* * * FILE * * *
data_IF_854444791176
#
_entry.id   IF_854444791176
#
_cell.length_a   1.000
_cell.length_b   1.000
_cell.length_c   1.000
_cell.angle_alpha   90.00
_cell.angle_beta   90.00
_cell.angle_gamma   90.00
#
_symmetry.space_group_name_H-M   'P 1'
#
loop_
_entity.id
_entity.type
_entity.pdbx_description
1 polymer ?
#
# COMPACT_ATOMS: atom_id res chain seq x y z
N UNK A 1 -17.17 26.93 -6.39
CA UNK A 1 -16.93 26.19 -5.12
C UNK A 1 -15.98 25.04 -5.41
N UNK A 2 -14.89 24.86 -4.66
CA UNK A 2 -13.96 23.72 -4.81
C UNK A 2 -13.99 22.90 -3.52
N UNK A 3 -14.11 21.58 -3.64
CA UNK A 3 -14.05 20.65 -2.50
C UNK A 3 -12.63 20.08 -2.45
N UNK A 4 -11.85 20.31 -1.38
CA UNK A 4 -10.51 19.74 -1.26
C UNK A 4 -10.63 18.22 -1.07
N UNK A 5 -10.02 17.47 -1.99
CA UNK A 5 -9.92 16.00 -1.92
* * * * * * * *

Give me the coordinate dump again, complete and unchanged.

data_IF_854444791176
#
_entry.id   IF_854444791176
#
_cell.length_a   1.000
_cell.length_b   1.000
_cell.length_c   1.000
_cell.angle_alpha   90.00
_cell.angle_beta   90.00
_cell.angle_gamma   90.00
#
_symmetry.space_group_name_H-M   'P 1'
#
loop_
_entity.id
_entity.type
_entity.pdbx_description
1 polymer ?
#
# COMPACT_ATOMS: atom_id res chain seq x y z
N UNK A 1 -17.17 26.93 -6.39
CA UNK A 1 -16.93 26.19 -5.12
C UNK A 1 -15.98 25.04 -5.41
N UNK A 2 -14.89 24.86 -4.66
CA UNK A 2 -13.96 23.72 -4.81
C UNK A 2 -13.99 22.90 -3.52
N UNK A 3 -14.11 21.58 -3.64
CA UNK A 3 -14.05 20.65 -2.50
C UNK A 3 -12.63 20.08 -2.45
N UNK A 4 -11.85 20.31 -1.38
CA UNK A 4 -10.51 19.74 -1.26
C UNK A 4 -10.63 18.22 -1.07
N UNK A 5 -10.02 17.47 -1.99
CA UNK A 5 -9.92 16.00 -1.92